I found myself wondering this exact question while viewing Saturn through my 12 inch Dobs at my favorite observatory…my backyard! Like you, I didn’t know the answer to this question, so I did a little research and here’s what I found out.
So, does Saturn have clouds? Yes, without question Saturn does have clouds. When the Voyager Mission traveled to Saturn back in the early 1980s it photographed a large, irregular shaped cloud formation near it’s north pole. During Cassini’s flyby some 25 years later, it was revealed that this storm was still turning. With infrared images measuring wind-speeds upwards of 200 miles per hour and a storm measuring 15,000 miles across, there is no question that Saturn has clouds.
What is Saturn’s atmosphere made of?
This is where it get’s a little interesting. Unlike Earth, Saturn has no solid surface to speak of. Like Jupiter, it is known as a gas giant. It’s composition is a spinning concoction of gases comprised mainly of hydrogen, helium, methane and ammonia.
This is what give Saturn that murky, yellowy, chocolate milk looking color seen in most images of the ringed planet. The rings themselves are comprised mostly of water ice and rocks and are by bar the most impressive of any in the solar system.
Quick Fact: Saturn has 62 moons. When viewing Saturn there’s no better bang-for-your-buck than a large aperture Dobsonian. I personally own a Sky-Watcher 12″ Collapsible Dobsonian and this is my go-to scope when doing planetary viewing. The reason I like it so much is because of it’s collapsible design and portability. This means I get a large aperture without all the drawbacks, namely, weight and size.
What is the weather on Saturn like?
The weather on Saturn is unlike any weather you can imagine here on Earth. Saturn’s planetary interior looks like thick bands of varying brown colors that widen the closer you get to the equator. The temperature on Saturn is bitterly cold due to its vast proximity to the sun. Saturn measures approximately 1.434 Billion kilometers (839 million miles) from the sun and sees temperature extremes dipping below -178 degrees Celsius (-288 degrees Fahrenheit).
NASA has recorded wind-speeds greater than 1,100 miles per hour at the planets center. As you move away from the planet’s interior, temperature, pressure and wind speeds diminish. Check out this awe-inspiring video from NASA about the mission of the Cassini space probe.
Can you see Saturn’s clouds from Earth?
Unfortunately, seeing Saturn’s clouds from Earth would be impossible. Saturn is approximately 746 million miles away from the Earth when they are at their closest points. That means you will not see clouds when viewing Saturn from your backyard observatory. But rings…that’s a whole other story.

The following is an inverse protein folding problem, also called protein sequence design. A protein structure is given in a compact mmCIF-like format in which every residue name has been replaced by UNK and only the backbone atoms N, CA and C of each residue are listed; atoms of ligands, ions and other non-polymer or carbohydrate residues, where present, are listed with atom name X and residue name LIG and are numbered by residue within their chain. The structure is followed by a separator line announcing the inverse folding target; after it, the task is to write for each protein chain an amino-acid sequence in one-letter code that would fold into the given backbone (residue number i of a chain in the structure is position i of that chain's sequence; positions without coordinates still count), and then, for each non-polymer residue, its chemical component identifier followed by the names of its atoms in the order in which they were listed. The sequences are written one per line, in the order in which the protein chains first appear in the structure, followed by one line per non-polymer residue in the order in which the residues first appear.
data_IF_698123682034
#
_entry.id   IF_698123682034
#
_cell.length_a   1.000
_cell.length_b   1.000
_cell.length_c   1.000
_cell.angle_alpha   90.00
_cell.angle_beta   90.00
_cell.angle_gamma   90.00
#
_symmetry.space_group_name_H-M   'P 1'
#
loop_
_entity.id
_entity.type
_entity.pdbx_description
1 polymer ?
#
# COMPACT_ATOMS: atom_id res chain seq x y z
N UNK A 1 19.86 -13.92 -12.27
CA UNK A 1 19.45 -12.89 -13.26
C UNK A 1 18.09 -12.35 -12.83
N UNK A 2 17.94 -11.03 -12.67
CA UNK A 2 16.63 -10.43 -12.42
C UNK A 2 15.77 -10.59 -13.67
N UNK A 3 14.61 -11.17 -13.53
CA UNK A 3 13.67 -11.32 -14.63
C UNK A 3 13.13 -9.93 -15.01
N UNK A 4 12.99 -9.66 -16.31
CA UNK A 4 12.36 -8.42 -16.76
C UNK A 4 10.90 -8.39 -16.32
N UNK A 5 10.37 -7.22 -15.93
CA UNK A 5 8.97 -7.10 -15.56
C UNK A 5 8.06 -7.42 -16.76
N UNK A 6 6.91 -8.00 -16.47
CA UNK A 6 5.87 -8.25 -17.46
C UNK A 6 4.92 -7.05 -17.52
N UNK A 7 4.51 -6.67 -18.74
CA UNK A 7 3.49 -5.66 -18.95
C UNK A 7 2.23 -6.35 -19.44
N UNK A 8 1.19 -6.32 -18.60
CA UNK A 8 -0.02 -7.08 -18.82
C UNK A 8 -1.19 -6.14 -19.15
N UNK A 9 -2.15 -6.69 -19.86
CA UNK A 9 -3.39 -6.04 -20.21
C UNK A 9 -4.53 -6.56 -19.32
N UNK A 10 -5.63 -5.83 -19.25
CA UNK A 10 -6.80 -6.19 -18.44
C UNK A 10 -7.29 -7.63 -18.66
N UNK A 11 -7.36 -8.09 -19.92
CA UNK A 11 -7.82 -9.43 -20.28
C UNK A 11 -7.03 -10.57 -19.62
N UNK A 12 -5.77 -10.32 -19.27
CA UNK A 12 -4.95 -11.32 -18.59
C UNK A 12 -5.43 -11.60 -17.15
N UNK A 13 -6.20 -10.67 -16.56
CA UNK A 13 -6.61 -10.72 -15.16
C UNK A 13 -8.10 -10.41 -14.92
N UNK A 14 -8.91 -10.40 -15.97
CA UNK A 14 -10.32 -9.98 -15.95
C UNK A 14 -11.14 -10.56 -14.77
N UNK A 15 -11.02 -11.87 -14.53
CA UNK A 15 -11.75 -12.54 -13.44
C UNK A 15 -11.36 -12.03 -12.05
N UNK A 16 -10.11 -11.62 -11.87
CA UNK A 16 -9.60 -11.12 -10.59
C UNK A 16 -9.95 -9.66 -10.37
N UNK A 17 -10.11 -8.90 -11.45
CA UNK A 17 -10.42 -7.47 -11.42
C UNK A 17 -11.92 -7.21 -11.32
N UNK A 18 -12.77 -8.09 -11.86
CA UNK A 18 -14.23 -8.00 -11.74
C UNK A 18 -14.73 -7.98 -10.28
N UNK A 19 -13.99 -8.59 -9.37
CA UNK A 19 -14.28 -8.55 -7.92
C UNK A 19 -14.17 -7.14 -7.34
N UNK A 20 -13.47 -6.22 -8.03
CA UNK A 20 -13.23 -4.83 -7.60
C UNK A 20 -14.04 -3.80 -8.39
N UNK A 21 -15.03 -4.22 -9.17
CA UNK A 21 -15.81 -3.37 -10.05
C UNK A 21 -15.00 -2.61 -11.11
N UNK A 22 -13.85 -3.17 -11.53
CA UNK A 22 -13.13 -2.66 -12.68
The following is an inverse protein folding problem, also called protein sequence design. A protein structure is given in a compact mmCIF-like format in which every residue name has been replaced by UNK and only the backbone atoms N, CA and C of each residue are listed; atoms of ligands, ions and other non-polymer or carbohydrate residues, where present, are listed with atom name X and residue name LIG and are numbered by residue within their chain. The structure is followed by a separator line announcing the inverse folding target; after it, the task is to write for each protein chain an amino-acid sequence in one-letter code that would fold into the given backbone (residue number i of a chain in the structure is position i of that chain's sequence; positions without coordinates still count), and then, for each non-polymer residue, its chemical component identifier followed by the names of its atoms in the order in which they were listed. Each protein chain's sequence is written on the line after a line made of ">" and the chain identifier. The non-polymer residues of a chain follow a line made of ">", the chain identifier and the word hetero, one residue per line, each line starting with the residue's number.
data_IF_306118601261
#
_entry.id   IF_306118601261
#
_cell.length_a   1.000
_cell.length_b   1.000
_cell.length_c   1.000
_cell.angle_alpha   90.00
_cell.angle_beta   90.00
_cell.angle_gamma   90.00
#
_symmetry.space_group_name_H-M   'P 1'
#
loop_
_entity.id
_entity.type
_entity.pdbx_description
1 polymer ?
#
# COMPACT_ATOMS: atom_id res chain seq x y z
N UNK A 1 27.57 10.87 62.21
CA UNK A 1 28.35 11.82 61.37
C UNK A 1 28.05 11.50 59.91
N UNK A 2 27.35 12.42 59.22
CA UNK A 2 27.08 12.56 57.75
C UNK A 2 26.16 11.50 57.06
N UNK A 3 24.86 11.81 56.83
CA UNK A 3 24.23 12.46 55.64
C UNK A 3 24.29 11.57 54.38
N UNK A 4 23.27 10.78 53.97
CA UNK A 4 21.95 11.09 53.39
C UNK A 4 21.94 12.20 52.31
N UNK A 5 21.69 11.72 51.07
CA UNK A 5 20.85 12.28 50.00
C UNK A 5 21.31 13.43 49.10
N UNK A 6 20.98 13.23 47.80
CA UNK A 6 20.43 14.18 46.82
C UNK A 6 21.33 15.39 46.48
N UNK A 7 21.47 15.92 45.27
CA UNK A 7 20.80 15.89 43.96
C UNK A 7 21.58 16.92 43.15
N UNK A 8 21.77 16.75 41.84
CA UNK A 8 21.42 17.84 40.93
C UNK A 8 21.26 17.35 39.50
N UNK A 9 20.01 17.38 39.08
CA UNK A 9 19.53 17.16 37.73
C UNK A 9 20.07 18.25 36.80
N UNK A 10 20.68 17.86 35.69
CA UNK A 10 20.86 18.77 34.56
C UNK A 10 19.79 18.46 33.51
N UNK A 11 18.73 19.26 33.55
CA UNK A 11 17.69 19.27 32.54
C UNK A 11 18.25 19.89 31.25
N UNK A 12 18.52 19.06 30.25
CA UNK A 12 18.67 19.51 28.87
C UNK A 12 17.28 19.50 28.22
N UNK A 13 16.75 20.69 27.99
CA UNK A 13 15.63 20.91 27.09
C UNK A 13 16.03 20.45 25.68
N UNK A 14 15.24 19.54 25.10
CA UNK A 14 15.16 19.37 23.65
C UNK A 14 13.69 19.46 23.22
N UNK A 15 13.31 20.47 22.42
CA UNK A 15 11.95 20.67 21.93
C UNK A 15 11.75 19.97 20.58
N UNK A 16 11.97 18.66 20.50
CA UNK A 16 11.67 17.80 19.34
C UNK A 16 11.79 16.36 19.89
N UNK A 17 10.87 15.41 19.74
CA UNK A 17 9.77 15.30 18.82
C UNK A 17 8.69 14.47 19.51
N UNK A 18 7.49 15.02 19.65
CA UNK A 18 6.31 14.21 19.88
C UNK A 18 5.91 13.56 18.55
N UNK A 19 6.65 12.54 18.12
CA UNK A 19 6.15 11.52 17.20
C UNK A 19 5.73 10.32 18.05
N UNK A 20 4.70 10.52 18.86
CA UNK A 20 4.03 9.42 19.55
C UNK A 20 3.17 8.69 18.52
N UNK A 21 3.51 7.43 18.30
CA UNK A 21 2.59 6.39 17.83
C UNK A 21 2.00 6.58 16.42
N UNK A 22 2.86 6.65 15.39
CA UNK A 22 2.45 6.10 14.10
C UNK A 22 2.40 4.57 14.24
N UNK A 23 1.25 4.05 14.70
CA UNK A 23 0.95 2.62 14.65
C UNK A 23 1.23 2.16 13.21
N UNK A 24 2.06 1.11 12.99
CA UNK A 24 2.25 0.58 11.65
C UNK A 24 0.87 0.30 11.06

One of the reason’s Saturn is my absolute favorite planet to observe is because of the stunning rings that will come into view through your eyepiece. It is truly breathtaking the first time you lay eyes on Saturn through a reasonably powered telescope. If viewing Saturn doesn’t get you excited about amateur astronomy, then I’m sorry, it’s likely that nothing will. Saturn is one of the most beautiful sites in our night skies and a go-to personally for me every chance I get.
I should forewarn those new-comers to amateur astronomy that envision seeing images at the eyepiece that resemble those you see on the internet or in magazines. You are not going to get the finely polished and overlay-ed images of Saturn taken by the Hubble Space Telescope. If you’re expecting that, then you’ll be sadly disappointed. This is what you should expect to see, or at least something very close when viewing from a dark sky region with your amateur telescope.
Best Conditions for Viewing Saturn…
Viewing Saturn is a great mid-summer expedition when the skies are clear and the night is dark. This means, try to plan those night where the moon doesn’t rise until some time after the sun sets. Saturn is usually well positioned in the Southern sky (if you’re in the northern hemisphere) in and around the “Tea Pot” constellation. You’re best viewing opportunity is typically from early July until mid-August.
Saturn, like other large planets in our solar system are quite easy to pick out in the sky with the naked eye under clear conditions. Their light will shine bright against the back-drop which makes finding them a fairly easy task when compared to deep-space objects such as star clusters and nebulae. I highly recommend putting Saturn at the top of your evening viewing list…it will not disappoint!
Well there you have it, the answer to “Does Saturn Have Clouds?”. I certainly hope you’ve enjoyed reading this article and have found it both interesting and useful.
Please check out some of my other equally interesting articles:
- Does The Sun Rotate?
- Does Saturn Have Clouds?
- How Far is Mars from Earth? Facts About Mars
- What Is The Dark Side Of The Moon?
- Top 10 Small Telescope and Binocular Objects
- Best Kids Telescope for Viewing Planets
- What Causes the Northern Lights?
- How to Find the North Star (Polaris)?
- How To Clean Telescope Lenses – 5 Simple Steps
- 10 Tips For Buying Your First Telescope
- Best Binoculars For Astronomy Beginners
- Best Binoculars For Astronomy Under $500